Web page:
The computer modellers have plenty to read in this month’s Journal. Dirker et al. at the University of Pretoria use computational fluid dynamics to find ventilation solutions to control the high concentrations of coal dust and methane gas in underground coal mines. Bai et al. at the Polytechnique University, Canada, present a mining stope optimizer to show that multiple raises reduces dilution compared to a single raise stope, and provide significantly larger profits. Abdellaha et al. at McGill University, Canada, use a finite difference model to estimate the risk index for a mine development intersection situated 1.5 km underground. Hu Dong et al. at the University of Science and Technology, China, use the boundary element method to develop a heat conduction model to determine the erosion of freeze linings in a ferronickel submerged arc furnace. All great examples of computer modelling.

For the experimentalists, Chen et al. at the Northeastern University, China, report on the results obtained after subjecting vanadium titano-magnetite samples to metallization reduction and magnetic separation in order to attempt separation of iron, vanadium, and titanium. I assume that the samples originated from a mineral deposit in China, but they might well have come from the Bushveld Complex in South Africa. Those who regularly read a local weekly mining newsletter will have noticed, I am sure, that the Bushveld Complex has been receiving considerable press recently, and is described as ‘a veritable Aladdin’s Cave of mineral treasure’. A bit over the top for my liking, but there is no doubt that mining companies are looking with increasing interest at the mining and processing of these multi-element complex orebodies. Finally, Sahay et al. at the Central Institute of Mining and Fuel Research, India, derive a methodology from experimental results on open fires in underground coal mines that will facilitate rapid control of such fires by the application of modified ventilation control techniques.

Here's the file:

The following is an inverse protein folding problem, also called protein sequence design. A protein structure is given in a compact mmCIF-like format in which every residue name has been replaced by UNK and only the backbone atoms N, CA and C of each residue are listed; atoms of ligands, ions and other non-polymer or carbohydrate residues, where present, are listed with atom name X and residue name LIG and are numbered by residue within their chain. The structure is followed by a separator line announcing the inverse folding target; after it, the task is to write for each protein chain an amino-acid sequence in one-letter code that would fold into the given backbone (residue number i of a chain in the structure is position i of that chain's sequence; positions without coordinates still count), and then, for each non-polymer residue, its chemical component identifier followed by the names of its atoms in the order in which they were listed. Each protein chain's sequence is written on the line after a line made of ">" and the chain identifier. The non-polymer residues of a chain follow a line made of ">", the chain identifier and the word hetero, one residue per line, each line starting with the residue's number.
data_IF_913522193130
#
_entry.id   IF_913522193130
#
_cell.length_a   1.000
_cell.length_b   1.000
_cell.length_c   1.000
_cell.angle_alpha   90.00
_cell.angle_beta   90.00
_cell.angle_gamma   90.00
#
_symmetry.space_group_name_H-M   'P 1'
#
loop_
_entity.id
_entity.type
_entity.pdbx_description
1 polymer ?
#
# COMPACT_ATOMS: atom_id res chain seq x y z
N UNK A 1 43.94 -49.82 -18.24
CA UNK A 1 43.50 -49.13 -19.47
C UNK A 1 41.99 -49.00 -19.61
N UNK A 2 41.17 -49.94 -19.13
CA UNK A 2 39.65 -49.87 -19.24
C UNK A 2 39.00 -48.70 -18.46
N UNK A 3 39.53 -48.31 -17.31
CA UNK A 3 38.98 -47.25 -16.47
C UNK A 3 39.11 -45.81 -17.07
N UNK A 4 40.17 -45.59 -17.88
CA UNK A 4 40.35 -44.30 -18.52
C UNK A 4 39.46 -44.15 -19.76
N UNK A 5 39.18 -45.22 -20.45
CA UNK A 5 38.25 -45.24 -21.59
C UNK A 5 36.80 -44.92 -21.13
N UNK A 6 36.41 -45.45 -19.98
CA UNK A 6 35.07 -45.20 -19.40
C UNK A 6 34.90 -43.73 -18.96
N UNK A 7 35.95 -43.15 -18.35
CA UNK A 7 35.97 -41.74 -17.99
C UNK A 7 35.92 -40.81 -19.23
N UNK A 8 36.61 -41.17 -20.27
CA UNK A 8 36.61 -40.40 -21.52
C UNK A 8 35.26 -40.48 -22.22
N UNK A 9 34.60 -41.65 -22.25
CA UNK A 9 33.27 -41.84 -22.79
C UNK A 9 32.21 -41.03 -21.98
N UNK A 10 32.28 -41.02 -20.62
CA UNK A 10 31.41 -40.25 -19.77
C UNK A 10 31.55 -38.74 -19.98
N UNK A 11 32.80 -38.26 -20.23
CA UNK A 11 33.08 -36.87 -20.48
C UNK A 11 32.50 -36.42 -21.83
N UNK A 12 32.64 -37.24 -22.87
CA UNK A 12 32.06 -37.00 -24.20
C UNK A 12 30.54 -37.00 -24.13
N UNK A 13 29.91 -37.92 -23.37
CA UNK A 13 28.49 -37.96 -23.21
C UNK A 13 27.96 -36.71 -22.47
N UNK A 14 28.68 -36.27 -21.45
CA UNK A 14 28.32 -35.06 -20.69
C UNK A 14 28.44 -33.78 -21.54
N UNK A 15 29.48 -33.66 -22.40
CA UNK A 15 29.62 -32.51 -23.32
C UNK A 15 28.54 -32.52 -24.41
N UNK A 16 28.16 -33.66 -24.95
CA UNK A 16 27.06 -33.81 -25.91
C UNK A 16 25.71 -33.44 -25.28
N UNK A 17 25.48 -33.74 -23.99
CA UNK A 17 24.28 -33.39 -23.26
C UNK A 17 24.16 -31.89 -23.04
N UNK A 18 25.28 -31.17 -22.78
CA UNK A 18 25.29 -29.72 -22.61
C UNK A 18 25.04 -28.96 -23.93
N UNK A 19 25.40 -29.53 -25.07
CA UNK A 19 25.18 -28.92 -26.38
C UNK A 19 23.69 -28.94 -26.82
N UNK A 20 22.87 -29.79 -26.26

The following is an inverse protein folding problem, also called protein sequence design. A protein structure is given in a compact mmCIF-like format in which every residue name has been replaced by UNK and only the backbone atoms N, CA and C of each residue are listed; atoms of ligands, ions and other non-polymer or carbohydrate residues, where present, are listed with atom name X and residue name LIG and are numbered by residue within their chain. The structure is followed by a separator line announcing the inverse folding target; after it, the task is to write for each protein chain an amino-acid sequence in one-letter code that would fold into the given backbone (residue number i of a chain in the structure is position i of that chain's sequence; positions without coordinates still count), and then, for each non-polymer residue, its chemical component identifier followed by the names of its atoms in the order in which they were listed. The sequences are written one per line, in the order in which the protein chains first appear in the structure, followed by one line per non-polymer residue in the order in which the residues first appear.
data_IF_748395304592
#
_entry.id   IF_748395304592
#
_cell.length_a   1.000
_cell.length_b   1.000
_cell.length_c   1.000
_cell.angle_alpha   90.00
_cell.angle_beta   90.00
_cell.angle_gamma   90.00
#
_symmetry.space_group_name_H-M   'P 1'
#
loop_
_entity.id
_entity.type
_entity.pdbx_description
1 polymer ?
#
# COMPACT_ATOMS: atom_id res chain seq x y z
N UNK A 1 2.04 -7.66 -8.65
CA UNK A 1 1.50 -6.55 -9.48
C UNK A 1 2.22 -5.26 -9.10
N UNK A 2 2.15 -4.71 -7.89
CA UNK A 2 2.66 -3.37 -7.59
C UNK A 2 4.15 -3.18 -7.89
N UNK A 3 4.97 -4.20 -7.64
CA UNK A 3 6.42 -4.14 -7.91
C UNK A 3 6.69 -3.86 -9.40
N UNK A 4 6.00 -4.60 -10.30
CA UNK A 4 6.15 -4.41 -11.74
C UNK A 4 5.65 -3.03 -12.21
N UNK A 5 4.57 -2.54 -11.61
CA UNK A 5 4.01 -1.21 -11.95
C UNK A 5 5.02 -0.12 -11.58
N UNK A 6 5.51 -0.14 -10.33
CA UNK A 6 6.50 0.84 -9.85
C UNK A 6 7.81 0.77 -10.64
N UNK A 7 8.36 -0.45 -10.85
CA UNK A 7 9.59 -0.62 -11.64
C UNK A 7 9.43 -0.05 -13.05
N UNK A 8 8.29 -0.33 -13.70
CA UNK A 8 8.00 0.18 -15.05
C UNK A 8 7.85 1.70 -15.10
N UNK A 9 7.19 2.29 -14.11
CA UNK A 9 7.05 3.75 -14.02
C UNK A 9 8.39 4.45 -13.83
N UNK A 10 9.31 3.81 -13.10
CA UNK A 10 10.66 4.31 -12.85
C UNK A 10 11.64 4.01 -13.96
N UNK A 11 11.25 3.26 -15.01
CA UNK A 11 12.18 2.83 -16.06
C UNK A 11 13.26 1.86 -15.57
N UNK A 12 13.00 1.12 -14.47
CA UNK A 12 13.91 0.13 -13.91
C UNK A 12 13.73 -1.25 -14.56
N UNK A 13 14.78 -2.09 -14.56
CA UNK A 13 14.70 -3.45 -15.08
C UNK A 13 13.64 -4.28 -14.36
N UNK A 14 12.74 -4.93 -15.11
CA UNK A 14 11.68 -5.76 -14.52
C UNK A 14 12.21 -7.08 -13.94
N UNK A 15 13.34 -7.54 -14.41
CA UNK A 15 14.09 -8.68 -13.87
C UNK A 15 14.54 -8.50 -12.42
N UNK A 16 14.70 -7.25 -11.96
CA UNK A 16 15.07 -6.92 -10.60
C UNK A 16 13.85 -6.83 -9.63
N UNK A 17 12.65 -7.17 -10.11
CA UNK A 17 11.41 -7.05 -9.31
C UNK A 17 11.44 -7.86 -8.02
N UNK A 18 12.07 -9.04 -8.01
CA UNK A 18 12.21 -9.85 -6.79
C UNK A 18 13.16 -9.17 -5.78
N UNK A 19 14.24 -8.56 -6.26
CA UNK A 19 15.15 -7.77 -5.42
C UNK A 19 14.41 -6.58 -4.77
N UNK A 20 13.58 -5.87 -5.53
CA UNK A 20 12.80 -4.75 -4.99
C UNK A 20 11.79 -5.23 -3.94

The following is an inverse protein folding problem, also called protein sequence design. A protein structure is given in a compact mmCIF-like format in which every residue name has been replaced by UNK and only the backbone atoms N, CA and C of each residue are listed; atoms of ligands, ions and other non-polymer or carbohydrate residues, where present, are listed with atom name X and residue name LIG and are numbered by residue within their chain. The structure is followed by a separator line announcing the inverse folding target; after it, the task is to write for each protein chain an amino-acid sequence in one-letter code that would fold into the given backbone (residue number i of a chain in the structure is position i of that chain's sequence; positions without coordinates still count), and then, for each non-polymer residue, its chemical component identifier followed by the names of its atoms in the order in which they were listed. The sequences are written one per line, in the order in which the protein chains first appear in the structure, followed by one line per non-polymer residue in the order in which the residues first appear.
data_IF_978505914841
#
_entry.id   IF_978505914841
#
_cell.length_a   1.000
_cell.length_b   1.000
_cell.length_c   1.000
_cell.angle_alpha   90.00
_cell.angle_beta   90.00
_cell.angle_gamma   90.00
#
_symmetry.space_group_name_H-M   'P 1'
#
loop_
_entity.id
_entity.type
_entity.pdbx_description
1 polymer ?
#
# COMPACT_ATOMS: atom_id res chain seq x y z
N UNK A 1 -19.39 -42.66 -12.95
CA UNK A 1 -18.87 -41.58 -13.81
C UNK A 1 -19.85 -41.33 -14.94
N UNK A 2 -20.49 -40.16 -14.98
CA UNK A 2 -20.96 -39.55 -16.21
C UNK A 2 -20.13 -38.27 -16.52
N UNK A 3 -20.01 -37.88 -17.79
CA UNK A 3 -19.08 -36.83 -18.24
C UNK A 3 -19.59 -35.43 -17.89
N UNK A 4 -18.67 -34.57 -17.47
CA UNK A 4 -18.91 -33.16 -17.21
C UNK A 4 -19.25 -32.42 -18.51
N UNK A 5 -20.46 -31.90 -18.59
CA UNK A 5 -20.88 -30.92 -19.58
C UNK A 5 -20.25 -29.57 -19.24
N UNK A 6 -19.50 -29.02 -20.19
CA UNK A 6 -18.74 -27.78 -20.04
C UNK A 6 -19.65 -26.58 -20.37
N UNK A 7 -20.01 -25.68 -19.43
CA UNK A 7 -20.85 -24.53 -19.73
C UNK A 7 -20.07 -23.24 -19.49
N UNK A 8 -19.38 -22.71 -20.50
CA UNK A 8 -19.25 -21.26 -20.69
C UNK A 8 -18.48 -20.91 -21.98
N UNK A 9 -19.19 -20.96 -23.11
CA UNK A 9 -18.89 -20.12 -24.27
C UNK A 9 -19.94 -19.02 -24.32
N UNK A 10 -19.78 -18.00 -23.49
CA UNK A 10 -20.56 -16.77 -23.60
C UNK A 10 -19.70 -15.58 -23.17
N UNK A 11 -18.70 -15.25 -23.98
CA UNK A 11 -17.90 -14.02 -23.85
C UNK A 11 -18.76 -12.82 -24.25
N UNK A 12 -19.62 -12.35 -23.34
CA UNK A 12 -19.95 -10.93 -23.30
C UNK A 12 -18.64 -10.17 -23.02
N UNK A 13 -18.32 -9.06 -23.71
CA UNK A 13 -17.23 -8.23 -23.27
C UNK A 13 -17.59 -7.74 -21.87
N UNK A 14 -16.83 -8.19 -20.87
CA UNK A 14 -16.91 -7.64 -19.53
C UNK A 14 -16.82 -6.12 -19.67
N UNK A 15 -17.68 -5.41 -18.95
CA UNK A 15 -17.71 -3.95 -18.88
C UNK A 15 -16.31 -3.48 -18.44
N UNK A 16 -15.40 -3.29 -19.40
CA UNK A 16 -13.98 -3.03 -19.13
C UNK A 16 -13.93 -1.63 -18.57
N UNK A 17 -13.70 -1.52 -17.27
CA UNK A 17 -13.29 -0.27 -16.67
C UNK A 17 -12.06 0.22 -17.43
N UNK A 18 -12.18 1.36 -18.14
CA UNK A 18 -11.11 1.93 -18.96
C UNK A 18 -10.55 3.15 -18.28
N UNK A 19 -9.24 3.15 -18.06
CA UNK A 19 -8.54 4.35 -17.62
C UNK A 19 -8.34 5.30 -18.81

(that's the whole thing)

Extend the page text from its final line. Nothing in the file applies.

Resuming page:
We are now so dependent upon computers, not only in the technical realm, but also in our social lives, that it difficult to believe that technology leaders of their time made statements such as:

‘I think there is a world market for maybe five computers’ - Thomas Watson, Chairperson of IBM, 1943.

‘Computers in the future may weigh no more than oneand- a-half tonnes’ - Popular Mechanics, 1949.

‘There is no reason anyone in the right state of mind will want a computer in their home’ - Ken Olson, President of Digital Equipment Corp, 1977 (quotations sourced from the internet).

To end, for those who are forced to comply with the IT policies of their companies (e,g. can’t send e-mails with attachments bigger than 5 MB), or to wait for some 20-year old to fix the bugs introduced into your crashed computer when they upgraded software remotely without telling you, enjoy the following:

‘How many hardware engineers does it take to change a light bulb? None: We’ll fix it in software.’

‘How many software engineers does it take to change a light bulb? None: We’ll document it in the manual.’

‘How many Microsoft engineers does it take to change a light bulb? None: Let’s define darkness as the industry standard.’ (Original source unknown – just google ‘computer light bulb jokes’).

Just kidding – I love computers and all computer engineers!